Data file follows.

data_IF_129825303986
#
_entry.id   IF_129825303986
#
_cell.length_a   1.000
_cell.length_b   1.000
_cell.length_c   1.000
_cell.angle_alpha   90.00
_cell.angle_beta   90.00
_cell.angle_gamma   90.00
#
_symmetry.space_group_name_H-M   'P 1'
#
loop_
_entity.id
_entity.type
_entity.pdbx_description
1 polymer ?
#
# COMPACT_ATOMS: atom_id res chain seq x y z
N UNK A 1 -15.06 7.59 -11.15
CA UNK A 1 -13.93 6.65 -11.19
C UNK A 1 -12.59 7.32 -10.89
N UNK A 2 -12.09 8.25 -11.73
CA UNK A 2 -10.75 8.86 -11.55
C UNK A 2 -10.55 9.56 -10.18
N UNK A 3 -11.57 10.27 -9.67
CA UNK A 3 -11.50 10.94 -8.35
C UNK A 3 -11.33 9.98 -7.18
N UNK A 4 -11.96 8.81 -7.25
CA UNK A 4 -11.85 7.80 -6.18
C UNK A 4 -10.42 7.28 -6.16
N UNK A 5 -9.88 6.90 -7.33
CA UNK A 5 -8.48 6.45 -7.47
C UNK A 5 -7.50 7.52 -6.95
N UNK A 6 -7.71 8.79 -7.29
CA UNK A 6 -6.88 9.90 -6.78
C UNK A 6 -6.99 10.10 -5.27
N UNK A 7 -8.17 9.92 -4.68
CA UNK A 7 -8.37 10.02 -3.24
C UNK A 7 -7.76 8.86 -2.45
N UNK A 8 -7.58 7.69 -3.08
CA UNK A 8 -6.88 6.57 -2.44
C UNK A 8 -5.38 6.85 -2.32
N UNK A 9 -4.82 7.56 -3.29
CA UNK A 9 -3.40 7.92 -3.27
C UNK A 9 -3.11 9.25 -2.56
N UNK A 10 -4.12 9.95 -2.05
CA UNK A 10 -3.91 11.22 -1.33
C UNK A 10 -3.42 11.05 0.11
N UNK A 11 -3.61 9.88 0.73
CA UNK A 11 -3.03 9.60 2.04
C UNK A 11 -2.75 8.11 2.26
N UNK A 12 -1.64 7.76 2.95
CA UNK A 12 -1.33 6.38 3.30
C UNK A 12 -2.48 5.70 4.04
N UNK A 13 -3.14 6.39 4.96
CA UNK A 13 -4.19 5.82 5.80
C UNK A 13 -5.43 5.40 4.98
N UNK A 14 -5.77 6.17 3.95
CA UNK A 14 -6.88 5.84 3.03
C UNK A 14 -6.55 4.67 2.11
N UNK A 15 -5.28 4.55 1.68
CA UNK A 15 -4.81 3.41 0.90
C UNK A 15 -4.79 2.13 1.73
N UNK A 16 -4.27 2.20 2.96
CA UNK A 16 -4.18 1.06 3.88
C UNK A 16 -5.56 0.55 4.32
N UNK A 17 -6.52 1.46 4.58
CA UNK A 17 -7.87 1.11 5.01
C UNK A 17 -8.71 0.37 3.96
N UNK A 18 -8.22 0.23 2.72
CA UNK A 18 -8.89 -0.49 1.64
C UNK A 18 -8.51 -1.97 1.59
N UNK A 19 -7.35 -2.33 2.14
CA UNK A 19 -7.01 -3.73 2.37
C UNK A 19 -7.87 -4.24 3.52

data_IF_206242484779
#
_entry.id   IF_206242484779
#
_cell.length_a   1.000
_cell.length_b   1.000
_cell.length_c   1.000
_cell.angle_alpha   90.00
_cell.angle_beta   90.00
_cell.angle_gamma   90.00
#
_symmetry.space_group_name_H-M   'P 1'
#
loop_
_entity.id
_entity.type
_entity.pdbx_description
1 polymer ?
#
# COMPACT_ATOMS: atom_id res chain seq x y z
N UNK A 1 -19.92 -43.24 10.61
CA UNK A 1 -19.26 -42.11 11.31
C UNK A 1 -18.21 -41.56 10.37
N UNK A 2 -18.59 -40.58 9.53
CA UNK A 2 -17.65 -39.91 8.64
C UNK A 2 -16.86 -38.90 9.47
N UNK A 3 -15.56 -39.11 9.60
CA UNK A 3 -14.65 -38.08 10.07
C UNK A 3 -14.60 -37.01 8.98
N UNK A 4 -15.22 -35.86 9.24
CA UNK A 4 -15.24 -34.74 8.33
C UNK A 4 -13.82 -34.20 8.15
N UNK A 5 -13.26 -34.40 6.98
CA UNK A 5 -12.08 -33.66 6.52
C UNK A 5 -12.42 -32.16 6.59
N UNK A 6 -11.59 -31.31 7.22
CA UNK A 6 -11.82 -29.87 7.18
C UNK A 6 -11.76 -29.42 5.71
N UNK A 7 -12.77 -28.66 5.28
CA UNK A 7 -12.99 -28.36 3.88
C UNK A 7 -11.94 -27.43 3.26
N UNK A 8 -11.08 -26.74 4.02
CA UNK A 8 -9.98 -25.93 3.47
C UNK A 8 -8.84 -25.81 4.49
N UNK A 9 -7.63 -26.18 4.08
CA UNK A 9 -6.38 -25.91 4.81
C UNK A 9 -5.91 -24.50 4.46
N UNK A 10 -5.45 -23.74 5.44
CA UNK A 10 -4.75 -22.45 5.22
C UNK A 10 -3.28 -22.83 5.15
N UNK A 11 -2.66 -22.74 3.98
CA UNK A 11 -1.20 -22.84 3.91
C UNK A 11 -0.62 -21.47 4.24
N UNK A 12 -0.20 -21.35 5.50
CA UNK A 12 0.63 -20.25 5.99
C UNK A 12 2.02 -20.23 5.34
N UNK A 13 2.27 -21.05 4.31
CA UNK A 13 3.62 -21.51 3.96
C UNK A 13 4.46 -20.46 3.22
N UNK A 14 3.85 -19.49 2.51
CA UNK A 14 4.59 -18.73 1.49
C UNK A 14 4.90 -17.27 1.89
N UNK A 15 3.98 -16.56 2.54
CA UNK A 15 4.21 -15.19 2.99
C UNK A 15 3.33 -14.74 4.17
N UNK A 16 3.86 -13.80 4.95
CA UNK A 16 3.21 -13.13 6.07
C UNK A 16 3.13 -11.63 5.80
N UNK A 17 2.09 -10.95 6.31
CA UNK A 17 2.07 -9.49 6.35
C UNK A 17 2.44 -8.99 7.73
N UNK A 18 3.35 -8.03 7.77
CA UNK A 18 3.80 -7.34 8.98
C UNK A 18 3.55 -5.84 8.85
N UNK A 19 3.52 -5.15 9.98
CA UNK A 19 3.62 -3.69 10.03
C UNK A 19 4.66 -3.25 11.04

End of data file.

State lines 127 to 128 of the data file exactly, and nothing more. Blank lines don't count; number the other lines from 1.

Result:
C UNK A 10 -3.28 -22.83 5.15
N UNK A 11 -2.66 -22.74 3.98